The fact that she is a mother, depends on her husband and comes from this patriarchal Muslim society does not define our understanding of who Rafea is. What defines this understanding is Rafea herself and the way she lives the different moments we witness. This is what makes her story universal and her character unique and full of dignity. This is why anyone can relate to her. Her poverty and social status are only obstacles. Not who she is. She could be someone you know. Her strength and success do move the audience to tears, not of pity but of joy. The film is inspiring and leaves a feeling of optimism and affection. And most likely, Rafea’s story will come to mind in every discussion on poverty, empowerment or women in the Middle East.

At the beginning of this article I asked whether there is anything new to be said about poverty. Yes, something new can be said. Talking about poverty is not new, many of the topics have been approached and talked about before. But what makes a story new is the way it is told. And some of the films in Why Poverty do that. In fact, what makes a story “old” is its stereotypical way of portraying poverty and asking for pity. Such a story, instead of closing the gap between “us” and “them”, such stories just makes it wider. A “new” story, a story that tells about poverty differently, puts its viewer face-to-face with someone they’ve never met before and lets them see what this person has to tell and show them. More importantly, it lets this someone be human and real and not just the face of poverty. This kind of story will always be new and alive. Everything else is already too abstract, too clichéd and too far removed.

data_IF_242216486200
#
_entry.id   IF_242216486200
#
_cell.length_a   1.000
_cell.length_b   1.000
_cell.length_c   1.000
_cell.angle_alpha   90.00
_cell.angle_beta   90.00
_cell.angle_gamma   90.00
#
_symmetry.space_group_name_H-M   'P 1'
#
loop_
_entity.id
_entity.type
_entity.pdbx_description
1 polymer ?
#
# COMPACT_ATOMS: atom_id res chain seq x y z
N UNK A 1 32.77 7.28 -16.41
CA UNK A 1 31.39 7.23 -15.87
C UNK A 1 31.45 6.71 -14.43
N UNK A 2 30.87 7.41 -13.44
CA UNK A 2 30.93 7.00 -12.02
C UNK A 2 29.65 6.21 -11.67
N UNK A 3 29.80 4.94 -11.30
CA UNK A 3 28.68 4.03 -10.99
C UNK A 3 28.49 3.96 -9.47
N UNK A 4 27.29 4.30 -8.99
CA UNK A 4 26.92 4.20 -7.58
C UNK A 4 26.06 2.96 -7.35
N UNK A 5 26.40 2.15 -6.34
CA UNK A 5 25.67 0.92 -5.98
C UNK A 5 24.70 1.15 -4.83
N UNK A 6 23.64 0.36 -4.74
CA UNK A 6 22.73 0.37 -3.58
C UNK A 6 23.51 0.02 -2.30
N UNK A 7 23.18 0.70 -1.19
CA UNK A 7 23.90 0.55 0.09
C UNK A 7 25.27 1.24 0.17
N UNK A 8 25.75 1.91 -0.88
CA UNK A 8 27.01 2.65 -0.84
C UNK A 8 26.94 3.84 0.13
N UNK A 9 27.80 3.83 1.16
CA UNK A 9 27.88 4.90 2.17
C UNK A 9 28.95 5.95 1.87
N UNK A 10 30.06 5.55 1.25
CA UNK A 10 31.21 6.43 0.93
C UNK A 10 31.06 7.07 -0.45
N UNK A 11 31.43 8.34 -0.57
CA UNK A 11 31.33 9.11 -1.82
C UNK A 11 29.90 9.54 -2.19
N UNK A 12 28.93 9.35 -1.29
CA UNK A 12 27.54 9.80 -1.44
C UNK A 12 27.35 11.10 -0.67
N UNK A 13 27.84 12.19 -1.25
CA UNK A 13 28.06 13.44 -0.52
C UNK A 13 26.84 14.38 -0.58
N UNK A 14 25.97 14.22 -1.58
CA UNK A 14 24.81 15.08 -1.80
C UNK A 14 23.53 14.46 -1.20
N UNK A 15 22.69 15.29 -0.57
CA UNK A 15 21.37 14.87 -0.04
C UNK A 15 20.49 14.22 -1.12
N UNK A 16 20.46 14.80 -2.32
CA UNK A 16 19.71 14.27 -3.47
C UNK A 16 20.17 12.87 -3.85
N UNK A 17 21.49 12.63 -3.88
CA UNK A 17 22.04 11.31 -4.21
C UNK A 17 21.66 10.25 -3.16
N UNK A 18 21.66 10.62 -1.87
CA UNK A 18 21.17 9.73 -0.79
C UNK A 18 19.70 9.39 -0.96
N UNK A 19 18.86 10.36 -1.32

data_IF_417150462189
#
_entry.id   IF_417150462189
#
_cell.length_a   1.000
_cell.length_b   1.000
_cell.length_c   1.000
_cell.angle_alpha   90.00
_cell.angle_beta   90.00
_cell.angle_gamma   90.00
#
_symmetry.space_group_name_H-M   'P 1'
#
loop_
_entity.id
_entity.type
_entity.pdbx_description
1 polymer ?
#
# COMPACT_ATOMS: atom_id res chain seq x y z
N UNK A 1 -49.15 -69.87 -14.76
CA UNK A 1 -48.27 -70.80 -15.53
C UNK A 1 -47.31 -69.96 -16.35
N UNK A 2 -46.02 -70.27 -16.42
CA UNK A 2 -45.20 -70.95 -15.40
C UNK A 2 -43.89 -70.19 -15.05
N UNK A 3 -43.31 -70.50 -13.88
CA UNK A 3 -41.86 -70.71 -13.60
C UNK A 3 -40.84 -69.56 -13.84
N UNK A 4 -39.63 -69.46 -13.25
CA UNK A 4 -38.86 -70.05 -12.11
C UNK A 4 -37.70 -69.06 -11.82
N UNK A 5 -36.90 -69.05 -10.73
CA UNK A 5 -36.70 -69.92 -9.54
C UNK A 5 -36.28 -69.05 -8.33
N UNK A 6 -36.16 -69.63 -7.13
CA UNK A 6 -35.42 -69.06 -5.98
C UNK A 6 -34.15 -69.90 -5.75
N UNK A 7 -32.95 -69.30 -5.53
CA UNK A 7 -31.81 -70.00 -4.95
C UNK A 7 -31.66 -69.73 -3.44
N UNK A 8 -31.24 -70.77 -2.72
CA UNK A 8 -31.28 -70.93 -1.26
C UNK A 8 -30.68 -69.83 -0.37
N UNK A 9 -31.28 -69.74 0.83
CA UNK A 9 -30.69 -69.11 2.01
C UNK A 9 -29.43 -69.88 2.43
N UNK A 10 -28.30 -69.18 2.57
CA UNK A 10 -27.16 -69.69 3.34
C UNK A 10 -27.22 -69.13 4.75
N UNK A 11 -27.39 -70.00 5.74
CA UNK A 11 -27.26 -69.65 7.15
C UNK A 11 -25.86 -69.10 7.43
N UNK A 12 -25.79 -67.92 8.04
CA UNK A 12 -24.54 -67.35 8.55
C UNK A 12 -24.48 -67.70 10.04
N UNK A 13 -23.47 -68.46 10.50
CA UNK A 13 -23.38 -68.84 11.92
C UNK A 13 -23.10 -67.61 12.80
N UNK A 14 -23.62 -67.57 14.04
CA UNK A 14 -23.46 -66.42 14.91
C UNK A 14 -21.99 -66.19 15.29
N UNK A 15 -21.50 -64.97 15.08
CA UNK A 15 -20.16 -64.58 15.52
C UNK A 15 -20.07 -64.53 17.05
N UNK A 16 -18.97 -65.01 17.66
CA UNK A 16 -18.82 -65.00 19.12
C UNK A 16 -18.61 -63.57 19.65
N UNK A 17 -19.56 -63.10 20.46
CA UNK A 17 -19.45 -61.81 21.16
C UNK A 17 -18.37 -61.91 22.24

The project is run by Steps (www.steps.co.za), a non-profit organisation that combines documentaries, new media, old media and outreach to get millions of people talking about big issues. Steps ran a similar project, Why Democracy? In 2007 and Why Poverty? builds on that.